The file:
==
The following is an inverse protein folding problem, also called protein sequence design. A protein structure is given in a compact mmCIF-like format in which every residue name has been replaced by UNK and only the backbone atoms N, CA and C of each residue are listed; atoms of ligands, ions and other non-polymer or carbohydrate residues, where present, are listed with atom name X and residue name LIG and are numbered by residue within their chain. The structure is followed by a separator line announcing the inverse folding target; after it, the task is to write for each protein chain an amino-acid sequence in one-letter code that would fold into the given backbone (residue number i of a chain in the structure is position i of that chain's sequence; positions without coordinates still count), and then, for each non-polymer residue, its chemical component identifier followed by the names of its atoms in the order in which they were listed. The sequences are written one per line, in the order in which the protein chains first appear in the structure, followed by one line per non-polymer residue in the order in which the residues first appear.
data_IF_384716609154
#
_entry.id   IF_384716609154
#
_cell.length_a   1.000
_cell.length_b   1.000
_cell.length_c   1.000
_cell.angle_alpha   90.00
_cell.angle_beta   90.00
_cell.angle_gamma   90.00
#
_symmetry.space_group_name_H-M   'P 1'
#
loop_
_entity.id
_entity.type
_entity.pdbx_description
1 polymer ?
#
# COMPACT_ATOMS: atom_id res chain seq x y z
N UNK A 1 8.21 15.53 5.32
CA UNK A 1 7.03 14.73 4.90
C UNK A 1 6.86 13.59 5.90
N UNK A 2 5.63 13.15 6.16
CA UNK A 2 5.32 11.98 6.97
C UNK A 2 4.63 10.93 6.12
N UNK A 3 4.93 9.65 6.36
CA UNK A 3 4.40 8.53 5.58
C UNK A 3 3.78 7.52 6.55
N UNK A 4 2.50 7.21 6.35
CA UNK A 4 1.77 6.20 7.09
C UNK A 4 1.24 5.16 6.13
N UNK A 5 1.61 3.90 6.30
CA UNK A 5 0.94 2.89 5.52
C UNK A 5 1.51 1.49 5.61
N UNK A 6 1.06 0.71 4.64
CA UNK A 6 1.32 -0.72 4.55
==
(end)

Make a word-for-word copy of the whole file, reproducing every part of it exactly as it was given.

The following is an inverse protein folding problem, also called protein sequence design. A protein structure is given in a compact mmCIF-like format in which every residue name has been replaced by UNK and only the backbone atoms N, CA and C of each residue are listed; atoms of ligands, ions and other non-polymer or carbohydrate residues, where present, are listed with atom name X and residue name LIG and are numbered by residue within their chain. The structure is followed by a separator line announcing the inverse folding target; after it, the task is to write for each protein chain an amino-acid sequence in one-letter code that would fold into the given backbone (residue number i of a chain in the structure is position i of that chain's sequence; positions without coordinates still count), and then, for each non-polymer residue, its chemical component identifier followed by the names of its atoms in the order in which they were listed. The sequences are written one per line, in the order in which the protein chains first appear in the structure, followed by one line per non-polymer residue in the order in which the residues first appear.
data_IF_384716609154
#
_entry.id   IF_384716609154
#
_cell.length_a   1.000
_cell.length_b   1.000
_cell.length_c   1.000
_cell.angle_alpha   90.00
_cell.angle_beta   90.00
_cell.angle_gamma   90.00
#
_symmetry.space_group_name_H-M   'P 1'
#
loop_
_entity.id
_entity.type
_entity.pdbx_description
1 polymer ?
#
# COMPACT_ATOMS: atom_id res chain seq x y z
N UNK A 1 8.21 15.53 5.32
CA UNK A 1 7.03 14.73 4.90
C UNK A 1 6.86 13.59 5.90
N UNK A 2 5.63 13.15 6.16
CA UNK A 2 5.32 11.98 6.97
C UNK A 2 4.63 10.93 6.12
N UNK A 3 4.93 9.65 6.36
CA UNK A 3 4.40 8.53 5.58
C UNK A 3 3.78 7.52 6.55
N UNK A 4 2.50 7.21 6.35
CA UNK A 4 1.77 6.20 7.09
C UNK A 4 1.24 5.16 6.13
N UNK A 5 1.61 3.90 6.30
CA UNK A 5 0.94 2.89 5.52
C UNK A 5 1.51 1.49 5.61
N UNK A 6 1.06 0.71 4.64
CA UNK A 6 1.32 -0.72 4.55